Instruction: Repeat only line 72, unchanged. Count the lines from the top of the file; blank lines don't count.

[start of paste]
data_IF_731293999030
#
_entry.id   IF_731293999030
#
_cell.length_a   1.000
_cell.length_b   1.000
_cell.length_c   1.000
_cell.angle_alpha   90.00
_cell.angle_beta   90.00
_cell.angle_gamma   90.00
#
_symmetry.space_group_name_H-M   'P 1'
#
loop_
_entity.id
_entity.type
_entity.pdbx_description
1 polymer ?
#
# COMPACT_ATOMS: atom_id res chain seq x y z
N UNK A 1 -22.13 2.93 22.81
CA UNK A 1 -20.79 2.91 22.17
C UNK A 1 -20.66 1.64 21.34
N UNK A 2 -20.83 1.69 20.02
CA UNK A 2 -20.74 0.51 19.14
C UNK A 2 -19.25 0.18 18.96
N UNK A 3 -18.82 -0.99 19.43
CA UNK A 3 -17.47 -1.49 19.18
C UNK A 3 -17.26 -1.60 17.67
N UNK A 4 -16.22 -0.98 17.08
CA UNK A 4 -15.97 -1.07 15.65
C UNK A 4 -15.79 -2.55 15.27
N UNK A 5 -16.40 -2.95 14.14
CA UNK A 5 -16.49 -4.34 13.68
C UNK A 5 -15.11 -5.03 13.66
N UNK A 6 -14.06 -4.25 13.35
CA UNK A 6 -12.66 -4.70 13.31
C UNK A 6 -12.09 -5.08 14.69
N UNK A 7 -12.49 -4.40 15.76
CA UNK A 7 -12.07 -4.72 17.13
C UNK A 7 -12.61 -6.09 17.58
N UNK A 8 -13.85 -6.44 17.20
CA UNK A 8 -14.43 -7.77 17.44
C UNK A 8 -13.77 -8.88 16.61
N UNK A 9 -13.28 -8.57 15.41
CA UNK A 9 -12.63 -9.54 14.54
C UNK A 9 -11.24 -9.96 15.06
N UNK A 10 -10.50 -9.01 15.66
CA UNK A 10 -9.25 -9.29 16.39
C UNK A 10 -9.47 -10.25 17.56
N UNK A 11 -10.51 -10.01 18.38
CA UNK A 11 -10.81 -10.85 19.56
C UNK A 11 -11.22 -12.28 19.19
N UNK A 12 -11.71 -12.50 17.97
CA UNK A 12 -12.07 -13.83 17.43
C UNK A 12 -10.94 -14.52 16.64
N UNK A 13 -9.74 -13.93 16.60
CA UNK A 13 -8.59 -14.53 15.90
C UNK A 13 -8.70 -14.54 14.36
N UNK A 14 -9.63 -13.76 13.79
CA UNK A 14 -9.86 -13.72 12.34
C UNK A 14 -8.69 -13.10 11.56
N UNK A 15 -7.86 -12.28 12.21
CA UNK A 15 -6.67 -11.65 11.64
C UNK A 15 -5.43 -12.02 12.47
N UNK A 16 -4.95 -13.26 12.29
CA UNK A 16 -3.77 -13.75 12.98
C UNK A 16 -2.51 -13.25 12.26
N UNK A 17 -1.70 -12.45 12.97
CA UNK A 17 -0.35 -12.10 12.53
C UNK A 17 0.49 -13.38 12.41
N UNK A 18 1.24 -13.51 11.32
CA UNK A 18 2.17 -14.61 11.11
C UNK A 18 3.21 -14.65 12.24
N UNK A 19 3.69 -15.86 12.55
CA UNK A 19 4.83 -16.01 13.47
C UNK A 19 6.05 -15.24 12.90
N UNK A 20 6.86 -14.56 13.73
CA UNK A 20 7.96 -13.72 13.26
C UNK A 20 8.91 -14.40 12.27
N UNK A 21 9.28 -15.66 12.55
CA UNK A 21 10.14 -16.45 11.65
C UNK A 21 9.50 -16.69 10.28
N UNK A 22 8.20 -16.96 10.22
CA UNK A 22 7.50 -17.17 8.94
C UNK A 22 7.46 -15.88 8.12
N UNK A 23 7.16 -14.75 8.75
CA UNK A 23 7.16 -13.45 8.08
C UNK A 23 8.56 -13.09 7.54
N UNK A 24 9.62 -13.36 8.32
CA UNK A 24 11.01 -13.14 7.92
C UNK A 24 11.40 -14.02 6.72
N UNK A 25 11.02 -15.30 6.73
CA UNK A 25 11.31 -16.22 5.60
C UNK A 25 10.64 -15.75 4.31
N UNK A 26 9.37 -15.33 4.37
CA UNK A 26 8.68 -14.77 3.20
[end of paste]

N UNK A 18 1.24 -13.51 11.32